Title VI of the Civil Rights Act of 1964 prohibits public school systems that receive federal funding from intentionally discriminating on the basis of race, color, or national origin. A school district can be liable for intentional discrimination when it is deliberately indifferent to the harassment of a student. To prevail on a claim of deliberate indifference, a student must show that (1) the school district had the requisite control over the circumstances of the harassment; (2) the harassment was severe and discriminatory; (3) the school district had actual knowledge the harassment was taking place; and (4) the school district responded inadequately to the harassment.

In Zeno v. Pine Plains Central School District, No. 10-3640-cv (2d Cir. December 3, 2012) a student, Anthony Zeno, brought suit under Title VI, claiming that the Pine Plains Central School District (the “District”) was deliberately indifferent to his being repeatedly harassed by fellow students. Anthony was a minority student who was subject to numerous racial comments and harassment over the three years he spent at the District’s high school. A jury awarded Anthony $1.25 million in damages, which the United States District Court for the Southern District of New York reduced to $1 million. The District appealed. This month, the United States Court of Appeals for the Second Circuit issued its decision affirming the $1 million verdict.

The Second Circuit rejected the District’s argument that it was not deliberately indifferent to the harassment. It found that there was sufficient evidence to support a finding that the District’s insufficient response to student harassment of Anthony constituted deliberate indifference to racial discrimination. This evidence included the following: The District had control over the harassment because it occurred on school grounds and during school hours. For three years Anthony was verbally harassed and physically assaulted by peers who made “frequent pejorative references to his skin tone.” The District had actual knowledge of the harassment because school officials received repeated reports of it. Finally, the court found that the District’s response was inadequate because although the District disciplined Anthony’s identified harassers and implemented some non-disciplinary measures, these responses were not enough to remedy the culture of bias at the high school, or to end the harassment.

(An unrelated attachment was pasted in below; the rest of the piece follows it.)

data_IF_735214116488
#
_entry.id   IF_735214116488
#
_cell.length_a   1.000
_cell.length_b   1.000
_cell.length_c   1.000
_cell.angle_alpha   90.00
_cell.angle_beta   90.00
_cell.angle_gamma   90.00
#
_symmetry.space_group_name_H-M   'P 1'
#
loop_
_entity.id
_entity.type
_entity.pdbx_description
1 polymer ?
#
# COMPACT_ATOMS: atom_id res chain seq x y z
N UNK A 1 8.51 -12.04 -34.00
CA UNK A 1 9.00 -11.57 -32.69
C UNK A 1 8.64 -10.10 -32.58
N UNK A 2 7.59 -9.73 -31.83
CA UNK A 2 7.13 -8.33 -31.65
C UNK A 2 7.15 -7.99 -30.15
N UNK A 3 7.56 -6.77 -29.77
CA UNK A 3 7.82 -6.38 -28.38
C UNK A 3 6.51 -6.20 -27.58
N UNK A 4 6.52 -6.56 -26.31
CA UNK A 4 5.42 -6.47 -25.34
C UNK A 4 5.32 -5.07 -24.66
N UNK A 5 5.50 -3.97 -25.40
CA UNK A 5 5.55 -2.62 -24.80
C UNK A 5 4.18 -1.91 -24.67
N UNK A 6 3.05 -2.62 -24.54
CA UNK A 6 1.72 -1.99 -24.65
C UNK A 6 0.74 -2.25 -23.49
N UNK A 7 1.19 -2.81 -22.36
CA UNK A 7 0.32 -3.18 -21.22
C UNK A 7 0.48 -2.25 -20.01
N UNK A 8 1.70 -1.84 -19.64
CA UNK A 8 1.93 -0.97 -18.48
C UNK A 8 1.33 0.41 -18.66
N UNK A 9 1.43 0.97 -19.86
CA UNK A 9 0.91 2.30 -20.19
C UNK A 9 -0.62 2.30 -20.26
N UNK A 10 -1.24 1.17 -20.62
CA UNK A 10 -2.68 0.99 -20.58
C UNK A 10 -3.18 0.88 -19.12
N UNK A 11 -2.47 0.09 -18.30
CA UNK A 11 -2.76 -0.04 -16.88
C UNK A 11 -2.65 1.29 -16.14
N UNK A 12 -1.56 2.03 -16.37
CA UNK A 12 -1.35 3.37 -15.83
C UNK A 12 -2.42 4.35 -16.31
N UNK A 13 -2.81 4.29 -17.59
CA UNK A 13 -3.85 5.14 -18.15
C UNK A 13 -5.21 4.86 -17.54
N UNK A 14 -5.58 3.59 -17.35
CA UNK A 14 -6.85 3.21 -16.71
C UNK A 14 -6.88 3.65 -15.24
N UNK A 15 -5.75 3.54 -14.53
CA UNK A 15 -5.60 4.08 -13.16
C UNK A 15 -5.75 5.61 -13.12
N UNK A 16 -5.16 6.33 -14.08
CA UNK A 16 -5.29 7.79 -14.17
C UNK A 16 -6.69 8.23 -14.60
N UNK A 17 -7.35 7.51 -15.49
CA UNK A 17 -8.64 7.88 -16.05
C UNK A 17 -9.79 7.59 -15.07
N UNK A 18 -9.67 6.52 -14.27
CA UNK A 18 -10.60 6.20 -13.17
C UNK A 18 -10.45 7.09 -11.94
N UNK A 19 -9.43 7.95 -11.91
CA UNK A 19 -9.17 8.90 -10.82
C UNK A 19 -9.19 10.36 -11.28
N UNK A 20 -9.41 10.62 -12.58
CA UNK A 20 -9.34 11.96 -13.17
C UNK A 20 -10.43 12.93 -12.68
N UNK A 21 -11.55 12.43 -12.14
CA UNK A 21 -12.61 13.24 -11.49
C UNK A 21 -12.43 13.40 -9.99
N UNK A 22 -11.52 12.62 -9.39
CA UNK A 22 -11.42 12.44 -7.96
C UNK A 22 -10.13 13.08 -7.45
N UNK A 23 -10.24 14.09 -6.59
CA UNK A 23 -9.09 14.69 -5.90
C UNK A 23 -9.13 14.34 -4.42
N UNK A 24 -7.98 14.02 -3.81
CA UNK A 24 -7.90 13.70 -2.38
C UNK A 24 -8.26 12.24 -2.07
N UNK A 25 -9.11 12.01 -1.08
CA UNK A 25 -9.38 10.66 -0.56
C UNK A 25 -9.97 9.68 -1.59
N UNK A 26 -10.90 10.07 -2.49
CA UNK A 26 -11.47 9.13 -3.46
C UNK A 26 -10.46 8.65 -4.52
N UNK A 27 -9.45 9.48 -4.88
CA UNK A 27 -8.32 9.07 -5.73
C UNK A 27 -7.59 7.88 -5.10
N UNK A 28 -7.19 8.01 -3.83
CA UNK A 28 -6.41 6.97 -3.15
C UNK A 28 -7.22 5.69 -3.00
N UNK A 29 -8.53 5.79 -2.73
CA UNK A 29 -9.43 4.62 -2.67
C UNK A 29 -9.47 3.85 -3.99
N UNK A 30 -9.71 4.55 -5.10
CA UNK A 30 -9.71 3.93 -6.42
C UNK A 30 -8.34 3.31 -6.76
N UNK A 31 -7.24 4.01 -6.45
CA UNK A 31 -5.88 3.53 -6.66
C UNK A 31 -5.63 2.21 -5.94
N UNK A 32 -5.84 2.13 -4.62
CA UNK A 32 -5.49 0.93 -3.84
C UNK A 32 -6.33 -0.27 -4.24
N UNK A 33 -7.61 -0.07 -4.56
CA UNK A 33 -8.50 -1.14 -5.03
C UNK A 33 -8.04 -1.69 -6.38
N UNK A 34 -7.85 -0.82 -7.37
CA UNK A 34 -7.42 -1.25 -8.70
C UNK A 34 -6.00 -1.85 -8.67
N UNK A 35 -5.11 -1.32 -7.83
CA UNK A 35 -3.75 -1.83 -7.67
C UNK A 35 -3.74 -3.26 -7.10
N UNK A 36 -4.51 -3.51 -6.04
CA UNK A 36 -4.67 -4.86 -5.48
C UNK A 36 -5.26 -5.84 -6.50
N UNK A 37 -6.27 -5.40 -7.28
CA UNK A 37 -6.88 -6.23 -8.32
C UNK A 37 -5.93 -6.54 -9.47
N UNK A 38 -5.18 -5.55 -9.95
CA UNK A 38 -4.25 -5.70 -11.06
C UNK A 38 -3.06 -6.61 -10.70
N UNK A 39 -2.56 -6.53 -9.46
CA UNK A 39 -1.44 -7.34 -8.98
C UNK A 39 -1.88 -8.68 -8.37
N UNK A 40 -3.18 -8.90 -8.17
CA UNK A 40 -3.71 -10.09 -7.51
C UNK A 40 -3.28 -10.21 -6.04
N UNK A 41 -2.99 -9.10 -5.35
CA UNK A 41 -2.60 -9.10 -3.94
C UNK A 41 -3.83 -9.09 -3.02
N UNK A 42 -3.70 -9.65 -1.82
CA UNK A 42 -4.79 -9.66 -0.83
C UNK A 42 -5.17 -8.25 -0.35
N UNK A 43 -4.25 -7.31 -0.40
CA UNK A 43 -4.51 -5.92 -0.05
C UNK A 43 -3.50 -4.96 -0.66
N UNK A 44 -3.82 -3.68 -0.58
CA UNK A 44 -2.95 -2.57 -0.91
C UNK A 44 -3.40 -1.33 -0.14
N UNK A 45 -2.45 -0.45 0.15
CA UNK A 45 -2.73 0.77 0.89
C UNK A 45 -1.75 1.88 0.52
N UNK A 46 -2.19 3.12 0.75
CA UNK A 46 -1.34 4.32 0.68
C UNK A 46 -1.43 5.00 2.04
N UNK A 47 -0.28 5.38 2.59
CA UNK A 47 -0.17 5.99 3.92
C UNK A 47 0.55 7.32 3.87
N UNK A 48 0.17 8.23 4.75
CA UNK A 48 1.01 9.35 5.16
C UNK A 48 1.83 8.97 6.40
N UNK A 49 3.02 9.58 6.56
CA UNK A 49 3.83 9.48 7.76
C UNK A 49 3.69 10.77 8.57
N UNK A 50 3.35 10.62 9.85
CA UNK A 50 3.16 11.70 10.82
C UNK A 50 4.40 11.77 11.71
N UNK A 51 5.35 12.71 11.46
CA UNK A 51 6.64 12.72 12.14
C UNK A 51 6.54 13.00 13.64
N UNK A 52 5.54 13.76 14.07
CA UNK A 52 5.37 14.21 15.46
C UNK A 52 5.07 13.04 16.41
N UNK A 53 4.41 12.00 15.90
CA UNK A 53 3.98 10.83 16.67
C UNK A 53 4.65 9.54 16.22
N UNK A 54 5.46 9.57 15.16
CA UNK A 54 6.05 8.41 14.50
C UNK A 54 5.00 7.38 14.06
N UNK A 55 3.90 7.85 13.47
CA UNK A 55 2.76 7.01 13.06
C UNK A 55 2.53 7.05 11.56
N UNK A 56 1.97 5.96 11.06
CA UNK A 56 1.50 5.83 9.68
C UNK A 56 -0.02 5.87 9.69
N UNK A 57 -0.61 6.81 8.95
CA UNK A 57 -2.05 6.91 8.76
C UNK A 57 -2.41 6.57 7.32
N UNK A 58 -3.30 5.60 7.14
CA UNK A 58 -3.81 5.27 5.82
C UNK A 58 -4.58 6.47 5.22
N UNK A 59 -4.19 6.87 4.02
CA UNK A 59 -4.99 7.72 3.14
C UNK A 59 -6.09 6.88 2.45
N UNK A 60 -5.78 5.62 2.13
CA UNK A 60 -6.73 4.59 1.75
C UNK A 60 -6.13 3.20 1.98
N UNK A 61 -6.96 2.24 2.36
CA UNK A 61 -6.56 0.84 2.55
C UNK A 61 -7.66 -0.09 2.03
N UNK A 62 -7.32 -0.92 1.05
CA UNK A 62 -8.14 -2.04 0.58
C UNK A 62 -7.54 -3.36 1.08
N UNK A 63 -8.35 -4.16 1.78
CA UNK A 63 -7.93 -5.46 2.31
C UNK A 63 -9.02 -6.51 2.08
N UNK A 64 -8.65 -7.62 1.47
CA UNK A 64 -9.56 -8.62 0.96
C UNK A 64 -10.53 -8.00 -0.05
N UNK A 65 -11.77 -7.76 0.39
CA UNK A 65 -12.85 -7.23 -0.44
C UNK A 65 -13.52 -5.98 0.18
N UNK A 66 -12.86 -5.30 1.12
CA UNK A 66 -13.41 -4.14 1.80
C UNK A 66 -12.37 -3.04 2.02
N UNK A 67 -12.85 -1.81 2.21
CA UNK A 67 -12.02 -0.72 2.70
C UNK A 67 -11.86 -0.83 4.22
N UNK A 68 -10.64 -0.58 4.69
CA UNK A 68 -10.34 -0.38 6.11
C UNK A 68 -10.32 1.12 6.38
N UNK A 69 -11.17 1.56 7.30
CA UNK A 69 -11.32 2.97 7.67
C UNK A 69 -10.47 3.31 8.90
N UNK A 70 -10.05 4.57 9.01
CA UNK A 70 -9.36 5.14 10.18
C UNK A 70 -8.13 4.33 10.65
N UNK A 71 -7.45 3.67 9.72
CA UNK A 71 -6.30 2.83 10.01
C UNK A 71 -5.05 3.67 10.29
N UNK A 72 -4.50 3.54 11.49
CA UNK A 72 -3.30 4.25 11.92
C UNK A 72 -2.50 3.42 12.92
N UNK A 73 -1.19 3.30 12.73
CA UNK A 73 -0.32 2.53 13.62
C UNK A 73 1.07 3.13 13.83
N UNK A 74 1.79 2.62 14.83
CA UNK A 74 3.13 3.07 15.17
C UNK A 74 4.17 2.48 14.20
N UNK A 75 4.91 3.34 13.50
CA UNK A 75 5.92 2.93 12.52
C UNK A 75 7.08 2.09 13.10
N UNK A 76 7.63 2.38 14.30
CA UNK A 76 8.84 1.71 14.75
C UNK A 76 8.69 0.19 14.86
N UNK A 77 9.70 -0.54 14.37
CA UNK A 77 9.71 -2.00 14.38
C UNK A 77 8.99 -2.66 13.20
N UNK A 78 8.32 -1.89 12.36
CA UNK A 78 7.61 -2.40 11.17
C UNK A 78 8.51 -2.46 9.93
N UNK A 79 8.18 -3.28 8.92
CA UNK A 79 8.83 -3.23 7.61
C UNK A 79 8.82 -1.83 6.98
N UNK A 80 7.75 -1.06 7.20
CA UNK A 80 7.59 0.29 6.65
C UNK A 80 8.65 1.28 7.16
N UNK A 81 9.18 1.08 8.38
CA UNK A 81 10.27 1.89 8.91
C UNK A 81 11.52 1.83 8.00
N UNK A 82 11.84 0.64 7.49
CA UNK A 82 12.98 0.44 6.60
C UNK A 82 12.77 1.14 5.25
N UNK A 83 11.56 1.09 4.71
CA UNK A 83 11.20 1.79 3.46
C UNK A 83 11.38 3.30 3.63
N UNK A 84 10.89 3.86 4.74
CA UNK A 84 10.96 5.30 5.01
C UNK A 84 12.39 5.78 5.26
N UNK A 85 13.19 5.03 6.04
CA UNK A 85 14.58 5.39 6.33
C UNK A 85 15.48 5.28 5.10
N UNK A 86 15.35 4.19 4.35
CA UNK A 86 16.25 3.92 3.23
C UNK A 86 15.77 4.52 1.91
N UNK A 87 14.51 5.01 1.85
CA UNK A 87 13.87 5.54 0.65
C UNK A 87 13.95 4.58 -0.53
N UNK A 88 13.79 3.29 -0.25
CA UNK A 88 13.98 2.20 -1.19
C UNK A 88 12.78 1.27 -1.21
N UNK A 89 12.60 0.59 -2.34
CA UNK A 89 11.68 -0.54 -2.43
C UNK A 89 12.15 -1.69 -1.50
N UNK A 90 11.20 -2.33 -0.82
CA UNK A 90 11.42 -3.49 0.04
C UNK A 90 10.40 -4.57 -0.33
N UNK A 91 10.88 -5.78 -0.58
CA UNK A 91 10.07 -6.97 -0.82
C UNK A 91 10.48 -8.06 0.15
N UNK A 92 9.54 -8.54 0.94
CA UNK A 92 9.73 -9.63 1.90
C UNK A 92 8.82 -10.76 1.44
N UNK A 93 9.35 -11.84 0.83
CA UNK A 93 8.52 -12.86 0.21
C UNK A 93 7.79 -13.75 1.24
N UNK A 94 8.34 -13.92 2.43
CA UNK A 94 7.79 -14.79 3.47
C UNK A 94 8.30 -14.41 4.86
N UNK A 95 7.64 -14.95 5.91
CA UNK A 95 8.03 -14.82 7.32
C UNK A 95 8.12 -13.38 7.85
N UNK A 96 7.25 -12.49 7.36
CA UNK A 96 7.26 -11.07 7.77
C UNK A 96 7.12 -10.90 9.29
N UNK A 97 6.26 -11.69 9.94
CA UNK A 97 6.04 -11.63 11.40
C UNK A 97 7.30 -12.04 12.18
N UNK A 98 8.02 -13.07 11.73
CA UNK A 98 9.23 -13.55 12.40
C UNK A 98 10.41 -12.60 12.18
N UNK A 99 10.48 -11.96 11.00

The court additionally found that $1 million in damages was not excessive because the student “was a teenager being subjected – at a vulnerable point in his life – to three-and-a-half years of racist, demeaning, threatening, and violent conduct” that could have a “profound and long-term impact on Anthony’s life and his ability to earn a living.”